21. 21. Selected Examples of Health Systems Low-Income Countries• Largely managed and provided by public sector• System includes village health posts, dispensaries for primary care, health centers, district hospitals, regional hospitals, and tertiary hospitals• Basic package of health services may be provided for free• Some low-income countries, however, do have an active private sector
  22. 22. Key Health Sector Issues• In general, health systems in high-income countries perform better than those in low- and middle-income countries• Health systems of a small group of middle- income countries rate higher in the WHO ranking than countries with higher incomes• All systems struggle with a variety of challenges and constraints
  23. 23. Table 5.5: Overall Health SystemPerformance Ranking, Selected Countries
  24. 24. Key Health Sector IssuesDemographic and Epidemiologic Change• People are living longer so societies will face a greater burden of noncommunicable diseases• Cost of treating noncommunicable conditions is high• Poor countries face burden of communicable disease, noncommunicable disease, and injuries simultaneously
  25. 25. Key Health Sector Issues Stewardship• Problems of governance in many low- and middle-income countries• Penalize poor people in particular because they have less choice and power• Governments unable to enforce health sector rules and regulations• Weak management of human resources• Poorly built facilities• Substantial corruption
  26. 26. Key Health Sector Issues Human Resource Issues• Poorest countries do not have enough healthcare personnel to operate a system effectively• Quality of training, knowledge, and skills is deficient• Lack of incentives to perform jobs properly• Staff not well distributed to poor and rural areas
  27. 27. Key Health Sector Issues Quality of Care• Health services should be safe, effective, patient-centered, timely, efficient, and equitable• Evidence suggest that low-, middle-, and high- income countries have problems with quality• Many countries have weak systems of monitoring performance
  28. 28. Key Health Sector Issues The Financing of Health Systems• All systems have to ration services in some way• Significant lack of public sector resources in low- and middle-income countries• Many low-income countries do not provide the health sector with the public funds needed to ensure an appropriate basic package of services is provided
  29. 29. Key Health Sector Issues Financial Protection and Provision of Universal Coverage• Capacity of people to pay for health services is a barrier to access• Catastrophic costs impoverish people in many settings• Providing all people with an insured package of services is a key goal
  30. 30. Key Health Sector Issues Access and Equity• Lack of coverage of basic health services in areas where poor, rural and minority people live• Service coverage that varies with income and education levels• Unequal access to relatively expensive services
  31. 31. Addressing Key Health Sector ConcernsDemographic and Epidemiologic Change• Reduce cardiovascular disease burden related to tobacco• Strengthen health systems• Adopt models of care that sustain more frequent contacts with patients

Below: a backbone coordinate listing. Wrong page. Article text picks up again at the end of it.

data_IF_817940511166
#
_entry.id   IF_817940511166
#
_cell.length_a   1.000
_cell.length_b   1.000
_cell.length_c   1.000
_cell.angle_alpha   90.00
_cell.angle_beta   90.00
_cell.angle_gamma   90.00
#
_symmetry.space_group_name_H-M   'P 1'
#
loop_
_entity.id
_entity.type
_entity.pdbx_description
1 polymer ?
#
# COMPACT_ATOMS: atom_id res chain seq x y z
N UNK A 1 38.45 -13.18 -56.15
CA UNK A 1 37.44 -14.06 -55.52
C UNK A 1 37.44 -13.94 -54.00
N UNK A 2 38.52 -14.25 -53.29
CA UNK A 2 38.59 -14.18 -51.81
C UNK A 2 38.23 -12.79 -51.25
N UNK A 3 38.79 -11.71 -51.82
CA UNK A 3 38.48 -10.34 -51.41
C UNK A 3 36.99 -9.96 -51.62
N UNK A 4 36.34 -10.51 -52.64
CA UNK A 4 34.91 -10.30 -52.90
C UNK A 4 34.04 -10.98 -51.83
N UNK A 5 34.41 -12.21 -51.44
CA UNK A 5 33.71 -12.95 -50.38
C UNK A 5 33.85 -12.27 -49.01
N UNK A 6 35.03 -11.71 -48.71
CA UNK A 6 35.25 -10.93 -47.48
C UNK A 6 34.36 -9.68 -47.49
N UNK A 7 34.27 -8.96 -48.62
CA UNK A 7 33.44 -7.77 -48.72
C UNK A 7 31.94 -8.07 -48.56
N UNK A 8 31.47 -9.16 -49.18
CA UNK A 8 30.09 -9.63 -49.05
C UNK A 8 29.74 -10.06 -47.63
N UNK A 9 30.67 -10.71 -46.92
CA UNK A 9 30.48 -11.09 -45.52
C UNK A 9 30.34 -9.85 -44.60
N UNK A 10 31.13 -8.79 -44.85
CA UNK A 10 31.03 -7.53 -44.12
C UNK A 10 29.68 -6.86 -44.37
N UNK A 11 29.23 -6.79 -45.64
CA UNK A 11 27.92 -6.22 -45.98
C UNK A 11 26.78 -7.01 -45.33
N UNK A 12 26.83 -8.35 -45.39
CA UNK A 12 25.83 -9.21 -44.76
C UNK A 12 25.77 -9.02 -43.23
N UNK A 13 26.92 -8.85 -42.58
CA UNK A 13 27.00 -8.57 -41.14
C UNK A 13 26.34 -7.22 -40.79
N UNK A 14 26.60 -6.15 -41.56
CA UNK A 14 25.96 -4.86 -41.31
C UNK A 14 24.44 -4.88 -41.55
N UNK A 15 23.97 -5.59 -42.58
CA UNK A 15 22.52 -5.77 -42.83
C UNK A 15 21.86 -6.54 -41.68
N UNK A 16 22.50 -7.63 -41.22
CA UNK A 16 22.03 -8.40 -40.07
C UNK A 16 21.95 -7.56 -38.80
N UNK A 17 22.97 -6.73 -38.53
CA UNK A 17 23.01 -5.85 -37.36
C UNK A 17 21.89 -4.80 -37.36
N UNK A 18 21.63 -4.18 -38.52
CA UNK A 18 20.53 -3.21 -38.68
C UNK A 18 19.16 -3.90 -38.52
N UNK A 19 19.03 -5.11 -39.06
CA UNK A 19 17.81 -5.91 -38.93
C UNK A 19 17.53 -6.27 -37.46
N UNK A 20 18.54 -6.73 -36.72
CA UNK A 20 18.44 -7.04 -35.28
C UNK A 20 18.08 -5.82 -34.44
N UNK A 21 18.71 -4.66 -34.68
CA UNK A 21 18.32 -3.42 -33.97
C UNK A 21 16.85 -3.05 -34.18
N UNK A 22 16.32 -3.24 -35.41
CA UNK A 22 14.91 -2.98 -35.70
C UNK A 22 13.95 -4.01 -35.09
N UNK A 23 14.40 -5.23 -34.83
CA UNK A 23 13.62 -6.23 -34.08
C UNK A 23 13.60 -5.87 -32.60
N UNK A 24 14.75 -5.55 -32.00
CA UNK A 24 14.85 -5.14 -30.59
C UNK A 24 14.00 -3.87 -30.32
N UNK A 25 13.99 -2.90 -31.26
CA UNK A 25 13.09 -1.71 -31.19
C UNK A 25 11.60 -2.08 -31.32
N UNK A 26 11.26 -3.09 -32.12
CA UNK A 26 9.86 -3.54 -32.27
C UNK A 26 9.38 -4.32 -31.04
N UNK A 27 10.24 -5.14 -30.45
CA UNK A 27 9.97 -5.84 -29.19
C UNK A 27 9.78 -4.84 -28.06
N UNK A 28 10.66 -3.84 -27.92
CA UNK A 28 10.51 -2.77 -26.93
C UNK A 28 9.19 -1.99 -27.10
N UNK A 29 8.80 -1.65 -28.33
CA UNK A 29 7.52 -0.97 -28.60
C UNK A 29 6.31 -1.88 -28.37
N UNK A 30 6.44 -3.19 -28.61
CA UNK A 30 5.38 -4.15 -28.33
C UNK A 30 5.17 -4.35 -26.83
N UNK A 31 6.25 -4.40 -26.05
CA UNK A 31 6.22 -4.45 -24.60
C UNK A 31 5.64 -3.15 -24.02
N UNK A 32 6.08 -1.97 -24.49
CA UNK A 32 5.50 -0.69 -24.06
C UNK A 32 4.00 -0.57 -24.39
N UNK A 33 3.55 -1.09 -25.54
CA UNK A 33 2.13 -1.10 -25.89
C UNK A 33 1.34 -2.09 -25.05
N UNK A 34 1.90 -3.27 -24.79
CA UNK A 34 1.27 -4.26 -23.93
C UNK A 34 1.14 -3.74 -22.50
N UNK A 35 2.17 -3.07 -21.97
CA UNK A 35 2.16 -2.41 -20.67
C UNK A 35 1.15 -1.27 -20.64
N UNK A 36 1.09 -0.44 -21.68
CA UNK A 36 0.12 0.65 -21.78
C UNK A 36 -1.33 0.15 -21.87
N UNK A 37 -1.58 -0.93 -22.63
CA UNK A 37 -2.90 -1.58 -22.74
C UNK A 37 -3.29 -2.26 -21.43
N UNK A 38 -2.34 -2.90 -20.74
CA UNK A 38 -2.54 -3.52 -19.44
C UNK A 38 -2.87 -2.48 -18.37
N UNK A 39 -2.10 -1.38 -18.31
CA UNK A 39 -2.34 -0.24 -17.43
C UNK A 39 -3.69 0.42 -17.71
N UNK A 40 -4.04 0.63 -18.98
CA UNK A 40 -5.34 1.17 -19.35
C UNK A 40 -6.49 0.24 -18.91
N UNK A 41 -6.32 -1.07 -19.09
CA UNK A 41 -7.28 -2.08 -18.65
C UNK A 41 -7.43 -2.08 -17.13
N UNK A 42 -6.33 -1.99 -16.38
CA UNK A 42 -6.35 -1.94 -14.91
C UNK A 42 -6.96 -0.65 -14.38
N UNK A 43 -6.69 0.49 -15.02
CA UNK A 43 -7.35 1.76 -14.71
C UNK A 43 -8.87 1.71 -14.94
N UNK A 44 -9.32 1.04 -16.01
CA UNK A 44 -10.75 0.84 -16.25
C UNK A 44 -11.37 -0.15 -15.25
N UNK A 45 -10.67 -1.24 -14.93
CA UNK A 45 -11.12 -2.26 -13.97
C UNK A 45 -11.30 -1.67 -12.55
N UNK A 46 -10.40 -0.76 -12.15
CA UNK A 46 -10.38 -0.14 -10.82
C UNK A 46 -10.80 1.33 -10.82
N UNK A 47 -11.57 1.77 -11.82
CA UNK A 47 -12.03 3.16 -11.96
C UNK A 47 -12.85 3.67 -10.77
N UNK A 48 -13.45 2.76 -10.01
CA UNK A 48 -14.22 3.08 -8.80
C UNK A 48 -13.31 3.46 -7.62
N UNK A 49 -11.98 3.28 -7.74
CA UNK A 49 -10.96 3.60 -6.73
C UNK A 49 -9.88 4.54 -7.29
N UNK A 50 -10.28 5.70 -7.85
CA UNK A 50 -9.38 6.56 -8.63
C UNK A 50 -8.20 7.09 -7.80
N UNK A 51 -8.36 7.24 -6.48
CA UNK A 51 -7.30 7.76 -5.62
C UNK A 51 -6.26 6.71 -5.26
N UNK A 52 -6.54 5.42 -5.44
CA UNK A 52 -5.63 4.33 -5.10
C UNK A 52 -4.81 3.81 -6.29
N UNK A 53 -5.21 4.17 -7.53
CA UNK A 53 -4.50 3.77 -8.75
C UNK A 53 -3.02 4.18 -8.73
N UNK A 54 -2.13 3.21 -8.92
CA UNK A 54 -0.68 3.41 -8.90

32. 32. Addressing Key Health Sector Concerns Stewardship• National anticorruption programs• Reform procurement systems• Increase audits of the health system• Improve transparency• Oversight by communities• Contract out services
  33. 33. Addressing Key Health Sector Concerns Human Resources• More shared global responsibility for resources• More explicit strategies for workforce development focusing on coverage, motivation and competence• Train lower level personnel to carry out functions usually reserved of higher-level staff• Financial incentives
  34. 34. Addressing Key Health Sector Concerns Financing Health Services• Shift resources from other areas of the economy• Shift expenditure within health sector to a selected group of low-cost, highly effective investments• Improve efficiency• Monitor investments more carefully
  35. 35. Addressing Key Health Sector ConcernsFinancial Protection and Universal Coverage• Raise additional revenue• Improve efficiency of health sector expenditure• Reduce dependence on out-of-pocket expenditures• Enhance equity• Provide basic primary care package• Subsidize selected hospital services
  36. 36. Addressing Key Health Sector Concerns Access and Equity• Use data from national surveys to identify gaps in health status• Specifically target health resources to the places most in need
  37. 37. Addressing Key Health Sector Concerns Quality• Carry out assessments of quality gaps• Better professional oversight, supervision, and continuing training• Use of clear guidelines, protocols, and algorithms• Link payments with performance when contracting out services
  38. 38. Addressing Key Health Sector Concerns Delivering Primary Health Care• Focus services on the main burdens of disease• Strengthen the health system to deliver services effectively and efficiently• Deliver services as close to where people live as possible
  39. 39. Source: Data used withpermission fromTollman S, Doherty J,Mulligan J-A. Generalprimary care. In:Jamison DT, BremanJG, Measham AR, etal., eds. DiseaseControl Priorities inDeveloping Countries.2nd ed. Washington,DC and New York:The World Bank andOxford UniversityPress;2006: 1193-1209.